As evidence-based practice is becoming a staple in physical therapy education, it is important we properly assess each piece of research before choosing whether or not to incorporate its findings into our practice. Given the breadth of science courses that consume most of our schooling, non-clinical classes like evidence-based practice often get set aside as less important. Unfortunately, we often fail to realize the significance of search strategies, article assessments, and more when we are in the didactic portion of school. Instead, this material should really be one of the largest emphases in our programs, due to the need to stay up to date with best practice methods. With the NPTE and clinical work coming up soon, we thought it would be a great time to review some of the core components of EBP. This review is by no means exhaustive, but instead is intended to give you a foundation for further review.
Question Development/Performing the Search
We start with a question: background or foreground. Background questions are exactly what they sound like, in that we are searching for additional information regarding a patient's pathology or need. Foreground questions, on the other hand, are directed more towards management of the patient's problem. They often contain 4 components:
-patient/client details such as age, gender, diagnosis, etc.
-a specific diagnostic test, clinical measure, treatment, etc.
-a comparison test, predictive factor, outcome, etc.
-the consequence of interest
This is frequently referred to as a PICO statement. P refers to information regarding patient details (i.e. elderly patients with RA). I refers to the intervention, diagnostic test, or whatever is being studied. C is the test, interventions, etc. to which the study is comparing (this element is not always necessary). O refers to the outcomes sought (pain scores, quality of life, strength, etc.).
Now that the PICO statement is formed, we are ready to input the information from the PICO statement into the search engine. There are more than a few search engines out there, so we will only review the main features of a few of them. First, it's important to know a few components of search engines. MeSH terms are words/phrases that contain information for a pathology/treatment/etc. and allow the user to obtain information that may use different terminology for the same concept. For non-MeSH terms, it's important to included synonyms in order to expand your search. After inputting your information from the PICO statement and performing a search, check to see if MeSH terms were available for your search (if applicable). This may improve your findings. Also, not every search engine follows the same rules for boolean operators (i.e. AND/OR), so be sure to figure out how that particular one utilizes the operators.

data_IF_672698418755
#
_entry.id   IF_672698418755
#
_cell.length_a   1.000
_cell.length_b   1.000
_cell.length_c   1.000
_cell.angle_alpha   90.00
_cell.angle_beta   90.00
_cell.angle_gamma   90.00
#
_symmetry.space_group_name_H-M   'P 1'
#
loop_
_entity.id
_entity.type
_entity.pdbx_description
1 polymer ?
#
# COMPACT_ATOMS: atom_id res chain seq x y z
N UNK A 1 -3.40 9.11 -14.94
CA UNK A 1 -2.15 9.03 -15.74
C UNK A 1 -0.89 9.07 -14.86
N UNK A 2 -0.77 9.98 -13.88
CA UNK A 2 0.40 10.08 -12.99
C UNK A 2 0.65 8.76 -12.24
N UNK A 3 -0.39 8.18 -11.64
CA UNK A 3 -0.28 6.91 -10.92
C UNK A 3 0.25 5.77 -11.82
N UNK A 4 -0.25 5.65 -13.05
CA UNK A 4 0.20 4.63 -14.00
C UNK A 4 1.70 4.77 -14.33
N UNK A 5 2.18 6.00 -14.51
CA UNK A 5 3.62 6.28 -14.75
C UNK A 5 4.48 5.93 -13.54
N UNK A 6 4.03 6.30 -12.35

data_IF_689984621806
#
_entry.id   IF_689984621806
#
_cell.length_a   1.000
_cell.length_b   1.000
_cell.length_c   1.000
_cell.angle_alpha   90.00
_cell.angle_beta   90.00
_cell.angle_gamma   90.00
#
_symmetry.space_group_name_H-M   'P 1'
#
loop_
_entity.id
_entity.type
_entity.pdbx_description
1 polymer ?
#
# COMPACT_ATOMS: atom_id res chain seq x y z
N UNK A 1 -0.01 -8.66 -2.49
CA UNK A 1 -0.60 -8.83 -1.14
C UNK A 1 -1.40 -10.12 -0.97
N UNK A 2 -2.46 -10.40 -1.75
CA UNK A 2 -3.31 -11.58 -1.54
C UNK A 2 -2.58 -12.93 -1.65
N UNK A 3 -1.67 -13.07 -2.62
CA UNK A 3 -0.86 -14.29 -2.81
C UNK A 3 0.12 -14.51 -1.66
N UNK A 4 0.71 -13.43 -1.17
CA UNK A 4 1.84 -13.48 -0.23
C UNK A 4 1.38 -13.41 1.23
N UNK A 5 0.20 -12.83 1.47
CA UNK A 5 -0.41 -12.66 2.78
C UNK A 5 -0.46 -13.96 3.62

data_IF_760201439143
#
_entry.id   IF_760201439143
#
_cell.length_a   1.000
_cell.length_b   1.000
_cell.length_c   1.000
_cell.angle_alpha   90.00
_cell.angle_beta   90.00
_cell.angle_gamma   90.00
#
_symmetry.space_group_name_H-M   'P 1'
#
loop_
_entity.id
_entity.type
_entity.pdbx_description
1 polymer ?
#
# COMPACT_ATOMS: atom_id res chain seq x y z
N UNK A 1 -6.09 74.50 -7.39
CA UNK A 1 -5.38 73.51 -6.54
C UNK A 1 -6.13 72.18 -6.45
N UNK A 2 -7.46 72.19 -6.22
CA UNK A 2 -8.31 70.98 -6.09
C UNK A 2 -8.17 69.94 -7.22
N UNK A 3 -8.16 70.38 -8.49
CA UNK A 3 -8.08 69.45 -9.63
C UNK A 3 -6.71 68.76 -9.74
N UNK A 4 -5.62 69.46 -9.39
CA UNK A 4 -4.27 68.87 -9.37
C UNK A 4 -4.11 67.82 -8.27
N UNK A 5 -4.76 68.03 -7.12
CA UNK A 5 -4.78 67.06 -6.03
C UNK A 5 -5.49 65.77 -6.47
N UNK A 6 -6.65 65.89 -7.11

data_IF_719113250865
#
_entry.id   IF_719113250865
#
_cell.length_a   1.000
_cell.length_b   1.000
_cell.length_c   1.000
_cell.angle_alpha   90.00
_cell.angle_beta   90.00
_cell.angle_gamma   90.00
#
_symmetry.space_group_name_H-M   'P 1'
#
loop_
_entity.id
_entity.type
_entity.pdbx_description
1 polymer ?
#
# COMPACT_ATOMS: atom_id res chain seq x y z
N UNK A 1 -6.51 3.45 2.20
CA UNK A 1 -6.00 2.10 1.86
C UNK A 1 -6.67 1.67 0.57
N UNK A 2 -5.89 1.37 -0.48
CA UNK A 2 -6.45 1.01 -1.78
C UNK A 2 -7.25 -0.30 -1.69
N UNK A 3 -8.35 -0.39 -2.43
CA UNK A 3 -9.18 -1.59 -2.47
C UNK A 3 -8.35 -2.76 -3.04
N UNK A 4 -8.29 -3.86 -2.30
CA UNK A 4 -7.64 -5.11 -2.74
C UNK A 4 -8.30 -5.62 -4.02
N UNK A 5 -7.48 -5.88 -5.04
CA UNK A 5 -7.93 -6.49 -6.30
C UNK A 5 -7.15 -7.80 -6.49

One of the most commonly used search engines is PubMed. It utilizes the above-mentioned MeSH terms and allows the user to implement limits on areas like publication date, type of study, language, etc. The Clinical Queries function allows a more tailored search for studies pertaining to etiology, diagnosis, prognosis, therapy, or CPRs. It can automatically search for the best research design. One of the most useful components of PubMed is "My NCBI." By making a (free) account with PubMed, your search parameters for a topic can be saved and routinely run. The results of any new studies that match that search are then emailed to you. This is an excellent way to stay current with new evidence! CINAHL is similar to PubMed in many areas, but it includes additional studies that do not meet PubMed's inclusion criteria. Unfortunately, CINAHL requires a subscription (and has since changed names to EBSCOHost). While this search engine does not utilize MeSH terms, it does have a vocabulary system with the same general functionality. Cochrane Library contains six databases and registries: Cochrane Reviews (systematic reviews and meta-analyses by Cochrane Collaboration), Other Reviews (systematic reviews and meta-analyses by non-Cochrane Collaboration), Clinical Trials (individual RCT performed by other investigators), Methods Studies, Technology Assesments, and Economic Evaluations. It utilizes MeSH terms, but has decreased limitation and expansion of searches functionality. PEDro is a free physical therapy-focused search engine that contains RCTs, systematic reviews, and CPRs in physical therapy. Studies are rated on a 0-10 scale based on their internal validity and statistical interpretability. Hooked on Evidence is a free database of citations for physical therapy interventions based on the pathology. Four criteria must be met to be included in this database: human subjects, at least one physical therapy intervention, at least one outcome measure of the intervention, and published in an indexed English-language peer-reviewed journal. Articles are organized according to research design type (RCTs listed first). There are other search engines out there, but these are some of the more common ones seen.